What Using Alcohol Takes Away from You

What Using Alcohol Takes Away from YouRecreational alcohol abuse might only lead to a headache, but addiction can destroy every important aspect of life. Countless tragedies abound from drunk-driving deaths, but it is the tip of the iceberg with alcohol-related risks. It can affect a person’s health, family and profession, and alcohol abuse often makes people ignore or downplay the risks of consequences.

Alcohol Effects on Health

A daily glass of red wine might offer health benefits, but excessive alcohol use can cause any of the following health problems:

  • Severe liver damage
  • Inflammation of the pancreas
  • Sudden infant death syndrome
  • Fetal alcohol spectrum disorders for pregnant women
  • Unintentional accidents (falls, burns, drowning, cuts, crashes and etc.)

According to the Centers for Disease Control and Prevention (CDC), approximately 79,000 deaths occur in the US each year due to excessive alcohol use, making it the “third leading lifestyle-related cause of death in the nation.” The CDC also notes that alcohol abuse accounts for 2.3 million years of potential life loss each year.

How Alcohol Affects Family

Alcoholism can cause many problems at the workplace including accidents, decreased production, tardiness and missed days, which can lose income or employment. Financial matters profoundly affect a user’s family. Other alcohol-related family risks include the following problems:

  • Increased rates of domestic violence
  • Failure to fulfill household responsibilities
  • Drained energy and motivation
  • Children often suffer emotional and psychological problems

Children of alcoholics have much higher rates of alcohol abuse later in life, which means an alcohol problem can have long-range effects for many years to come.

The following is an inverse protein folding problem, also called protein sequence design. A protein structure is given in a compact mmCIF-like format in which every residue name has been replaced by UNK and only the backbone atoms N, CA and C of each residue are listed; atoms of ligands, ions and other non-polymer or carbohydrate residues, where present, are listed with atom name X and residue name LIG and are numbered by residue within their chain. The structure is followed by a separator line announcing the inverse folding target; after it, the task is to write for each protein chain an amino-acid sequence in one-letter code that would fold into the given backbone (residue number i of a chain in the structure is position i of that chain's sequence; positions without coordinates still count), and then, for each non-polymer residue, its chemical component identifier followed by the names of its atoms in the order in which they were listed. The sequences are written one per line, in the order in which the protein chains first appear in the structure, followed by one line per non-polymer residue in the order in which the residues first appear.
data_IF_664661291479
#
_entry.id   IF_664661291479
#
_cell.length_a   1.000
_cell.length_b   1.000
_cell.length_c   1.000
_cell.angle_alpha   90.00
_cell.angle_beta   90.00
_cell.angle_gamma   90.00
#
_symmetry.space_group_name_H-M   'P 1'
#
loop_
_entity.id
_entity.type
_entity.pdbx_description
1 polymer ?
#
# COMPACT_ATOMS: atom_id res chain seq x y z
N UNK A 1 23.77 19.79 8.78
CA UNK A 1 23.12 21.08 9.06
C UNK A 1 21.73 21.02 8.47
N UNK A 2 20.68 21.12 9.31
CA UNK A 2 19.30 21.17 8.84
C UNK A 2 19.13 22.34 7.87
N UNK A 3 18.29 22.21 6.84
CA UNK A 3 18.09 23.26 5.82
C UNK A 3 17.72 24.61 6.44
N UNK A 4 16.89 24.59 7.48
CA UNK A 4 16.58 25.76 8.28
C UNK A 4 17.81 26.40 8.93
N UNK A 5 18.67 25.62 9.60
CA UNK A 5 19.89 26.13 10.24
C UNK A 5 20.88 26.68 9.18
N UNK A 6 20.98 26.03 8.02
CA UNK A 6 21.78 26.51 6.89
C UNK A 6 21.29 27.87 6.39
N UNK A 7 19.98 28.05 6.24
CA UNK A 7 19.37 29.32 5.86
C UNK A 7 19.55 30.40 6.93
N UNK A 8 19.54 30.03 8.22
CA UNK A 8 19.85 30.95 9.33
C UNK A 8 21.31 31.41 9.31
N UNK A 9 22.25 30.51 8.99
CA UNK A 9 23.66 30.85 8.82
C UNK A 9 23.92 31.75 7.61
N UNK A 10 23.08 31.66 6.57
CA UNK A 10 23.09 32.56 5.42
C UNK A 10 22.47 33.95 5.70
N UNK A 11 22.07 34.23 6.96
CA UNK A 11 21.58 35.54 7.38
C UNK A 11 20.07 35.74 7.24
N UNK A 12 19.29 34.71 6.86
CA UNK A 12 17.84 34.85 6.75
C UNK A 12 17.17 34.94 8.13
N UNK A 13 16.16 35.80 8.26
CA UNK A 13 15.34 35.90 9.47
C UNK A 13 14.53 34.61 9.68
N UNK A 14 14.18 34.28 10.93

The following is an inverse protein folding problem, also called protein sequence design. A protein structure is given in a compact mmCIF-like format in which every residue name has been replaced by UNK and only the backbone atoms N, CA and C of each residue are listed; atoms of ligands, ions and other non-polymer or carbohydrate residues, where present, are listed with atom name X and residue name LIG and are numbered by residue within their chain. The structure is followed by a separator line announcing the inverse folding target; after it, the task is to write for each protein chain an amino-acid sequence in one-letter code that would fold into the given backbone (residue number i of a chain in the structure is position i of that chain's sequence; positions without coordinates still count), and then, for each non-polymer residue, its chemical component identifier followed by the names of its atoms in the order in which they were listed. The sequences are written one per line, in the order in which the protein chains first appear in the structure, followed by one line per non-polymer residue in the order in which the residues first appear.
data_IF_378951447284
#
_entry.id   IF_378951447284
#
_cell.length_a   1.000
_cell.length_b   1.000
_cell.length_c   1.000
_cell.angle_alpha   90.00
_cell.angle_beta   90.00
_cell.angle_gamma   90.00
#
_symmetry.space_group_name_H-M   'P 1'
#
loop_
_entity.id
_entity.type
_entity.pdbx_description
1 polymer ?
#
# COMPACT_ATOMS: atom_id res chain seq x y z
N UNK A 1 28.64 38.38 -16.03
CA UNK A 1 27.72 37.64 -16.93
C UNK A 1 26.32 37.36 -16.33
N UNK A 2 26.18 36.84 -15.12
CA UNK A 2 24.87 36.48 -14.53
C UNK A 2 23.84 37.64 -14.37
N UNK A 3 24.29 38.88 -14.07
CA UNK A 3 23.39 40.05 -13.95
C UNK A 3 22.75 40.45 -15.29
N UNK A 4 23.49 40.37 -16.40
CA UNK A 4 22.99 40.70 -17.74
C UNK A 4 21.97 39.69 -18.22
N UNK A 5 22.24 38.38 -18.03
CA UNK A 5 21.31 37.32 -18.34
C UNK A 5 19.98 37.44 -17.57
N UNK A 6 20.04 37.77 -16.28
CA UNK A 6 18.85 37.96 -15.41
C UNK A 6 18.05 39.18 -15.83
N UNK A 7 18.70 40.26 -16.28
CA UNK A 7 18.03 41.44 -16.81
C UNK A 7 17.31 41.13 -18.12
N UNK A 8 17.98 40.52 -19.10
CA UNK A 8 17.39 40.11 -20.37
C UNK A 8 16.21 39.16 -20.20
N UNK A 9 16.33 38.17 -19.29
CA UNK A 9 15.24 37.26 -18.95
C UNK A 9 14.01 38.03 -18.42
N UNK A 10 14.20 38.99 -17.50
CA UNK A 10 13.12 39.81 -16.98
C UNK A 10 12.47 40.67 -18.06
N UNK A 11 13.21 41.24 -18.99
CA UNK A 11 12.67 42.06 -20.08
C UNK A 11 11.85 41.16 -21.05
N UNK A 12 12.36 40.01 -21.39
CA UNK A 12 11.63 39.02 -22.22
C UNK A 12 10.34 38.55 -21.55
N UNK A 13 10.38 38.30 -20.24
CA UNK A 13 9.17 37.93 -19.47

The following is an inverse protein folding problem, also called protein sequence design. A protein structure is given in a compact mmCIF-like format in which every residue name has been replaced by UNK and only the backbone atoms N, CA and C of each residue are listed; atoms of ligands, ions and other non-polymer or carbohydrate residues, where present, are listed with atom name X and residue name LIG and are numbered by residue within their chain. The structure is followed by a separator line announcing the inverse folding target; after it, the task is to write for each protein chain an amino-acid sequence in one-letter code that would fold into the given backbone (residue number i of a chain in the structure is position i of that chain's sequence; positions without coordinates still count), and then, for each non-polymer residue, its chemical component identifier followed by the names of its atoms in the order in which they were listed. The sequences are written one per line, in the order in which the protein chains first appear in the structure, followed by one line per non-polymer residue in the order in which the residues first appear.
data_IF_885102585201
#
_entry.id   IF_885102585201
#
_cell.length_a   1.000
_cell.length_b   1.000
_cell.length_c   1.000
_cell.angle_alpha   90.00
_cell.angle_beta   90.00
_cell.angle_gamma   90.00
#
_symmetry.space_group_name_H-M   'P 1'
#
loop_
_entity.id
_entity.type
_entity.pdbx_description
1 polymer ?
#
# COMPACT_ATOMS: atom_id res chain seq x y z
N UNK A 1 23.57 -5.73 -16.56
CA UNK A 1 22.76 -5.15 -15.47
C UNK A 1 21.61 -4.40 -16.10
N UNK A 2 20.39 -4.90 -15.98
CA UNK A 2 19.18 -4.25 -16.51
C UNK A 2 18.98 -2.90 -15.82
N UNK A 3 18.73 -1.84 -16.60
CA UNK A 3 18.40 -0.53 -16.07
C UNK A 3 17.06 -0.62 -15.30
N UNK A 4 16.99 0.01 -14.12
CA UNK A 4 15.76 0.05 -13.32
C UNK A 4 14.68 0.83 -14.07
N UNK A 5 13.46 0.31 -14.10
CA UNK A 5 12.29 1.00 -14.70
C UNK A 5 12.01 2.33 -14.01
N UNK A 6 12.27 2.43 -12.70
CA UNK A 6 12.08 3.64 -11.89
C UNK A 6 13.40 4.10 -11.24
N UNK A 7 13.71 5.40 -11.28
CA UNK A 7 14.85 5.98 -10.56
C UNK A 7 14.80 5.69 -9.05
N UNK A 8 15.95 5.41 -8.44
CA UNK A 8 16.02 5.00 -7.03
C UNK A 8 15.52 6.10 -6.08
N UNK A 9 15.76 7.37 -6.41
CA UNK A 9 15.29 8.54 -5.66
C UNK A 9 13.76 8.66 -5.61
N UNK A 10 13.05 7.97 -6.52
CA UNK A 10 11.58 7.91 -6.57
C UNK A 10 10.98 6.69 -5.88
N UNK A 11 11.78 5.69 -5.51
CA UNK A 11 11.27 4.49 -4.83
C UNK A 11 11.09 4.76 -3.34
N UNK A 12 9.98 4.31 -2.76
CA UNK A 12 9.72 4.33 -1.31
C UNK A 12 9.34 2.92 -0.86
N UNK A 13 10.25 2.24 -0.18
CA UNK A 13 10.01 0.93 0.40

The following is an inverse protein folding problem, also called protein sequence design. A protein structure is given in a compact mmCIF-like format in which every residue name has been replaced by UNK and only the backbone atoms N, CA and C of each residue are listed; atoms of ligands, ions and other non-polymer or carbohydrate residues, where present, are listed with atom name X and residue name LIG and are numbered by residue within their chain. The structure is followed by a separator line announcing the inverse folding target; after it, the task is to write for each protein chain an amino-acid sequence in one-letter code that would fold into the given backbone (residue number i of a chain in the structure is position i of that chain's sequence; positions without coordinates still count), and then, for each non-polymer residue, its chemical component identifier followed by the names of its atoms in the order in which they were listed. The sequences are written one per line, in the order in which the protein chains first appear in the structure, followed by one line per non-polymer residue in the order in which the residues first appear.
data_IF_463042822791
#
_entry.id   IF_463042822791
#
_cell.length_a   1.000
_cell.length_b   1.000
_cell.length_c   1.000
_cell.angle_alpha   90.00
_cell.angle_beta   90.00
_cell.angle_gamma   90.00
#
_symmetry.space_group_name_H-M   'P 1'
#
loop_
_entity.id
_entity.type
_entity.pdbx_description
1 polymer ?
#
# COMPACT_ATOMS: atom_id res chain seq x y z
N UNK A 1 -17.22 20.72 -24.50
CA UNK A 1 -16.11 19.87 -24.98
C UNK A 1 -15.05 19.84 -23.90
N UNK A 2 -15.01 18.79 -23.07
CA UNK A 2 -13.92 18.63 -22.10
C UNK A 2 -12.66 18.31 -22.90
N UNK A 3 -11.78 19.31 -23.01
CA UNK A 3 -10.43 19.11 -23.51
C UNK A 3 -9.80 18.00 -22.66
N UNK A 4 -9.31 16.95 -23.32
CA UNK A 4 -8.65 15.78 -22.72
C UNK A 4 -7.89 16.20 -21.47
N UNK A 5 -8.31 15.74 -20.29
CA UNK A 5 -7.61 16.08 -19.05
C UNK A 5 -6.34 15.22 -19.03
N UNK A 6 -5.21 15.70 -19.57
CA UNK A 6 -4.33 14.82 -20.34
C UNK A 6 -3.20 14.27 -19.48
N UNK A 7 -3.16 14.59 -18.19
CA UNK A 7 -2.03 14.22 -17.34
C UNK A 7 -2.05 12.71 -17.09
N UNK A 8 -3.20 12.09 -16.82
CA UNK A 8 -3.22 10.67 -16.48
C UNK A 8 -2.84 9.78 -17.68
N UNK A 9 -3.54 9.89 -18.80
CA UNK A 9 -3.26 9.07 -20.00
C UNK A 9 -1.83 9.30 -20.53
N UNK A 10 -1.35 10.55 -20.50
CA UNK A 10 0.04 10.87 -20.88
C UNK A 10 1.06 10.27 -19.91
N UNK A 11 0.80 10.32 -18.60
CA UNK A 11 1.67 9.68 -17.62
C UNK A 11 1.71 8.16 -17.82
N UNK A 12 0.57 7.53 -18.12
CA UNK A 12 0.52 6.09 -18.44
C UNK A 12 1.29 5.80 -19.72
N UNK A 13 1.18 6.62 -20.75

Treatment for Alcohol Addiction

Drinkers might feel powerless to overcome alcoholism, but proper treatment can provide the following benefits:

  • Medically supervised detox in a comfortable environment to minimize withdrawals
  • Integrated treatment for mood disorders and mental health issues
  • Behavioral therapies to eliminate bad habits and promote healthy lifestyle choices
  • Learning to recognize and avoid alcohol-use triggers
  • Restore relationships that alcohol abuse might have strained
  • Peer group therapy and options for family counseling
  • Aftercare therapies including support group programs

There are also pharmaceutical options like naltrexone that can limit future cravings.

Get Help for Alcoholism Now

If you struggle with alcohol abuse, do not delay getting help. Our staff is available 24 hours a day to explain treatment options. Health insurance policies often cover addiction help, and we can check your policy for benefits. Call our toll-free helpline anytime to start the healing process and protect your life from the damage of alcohol abuse.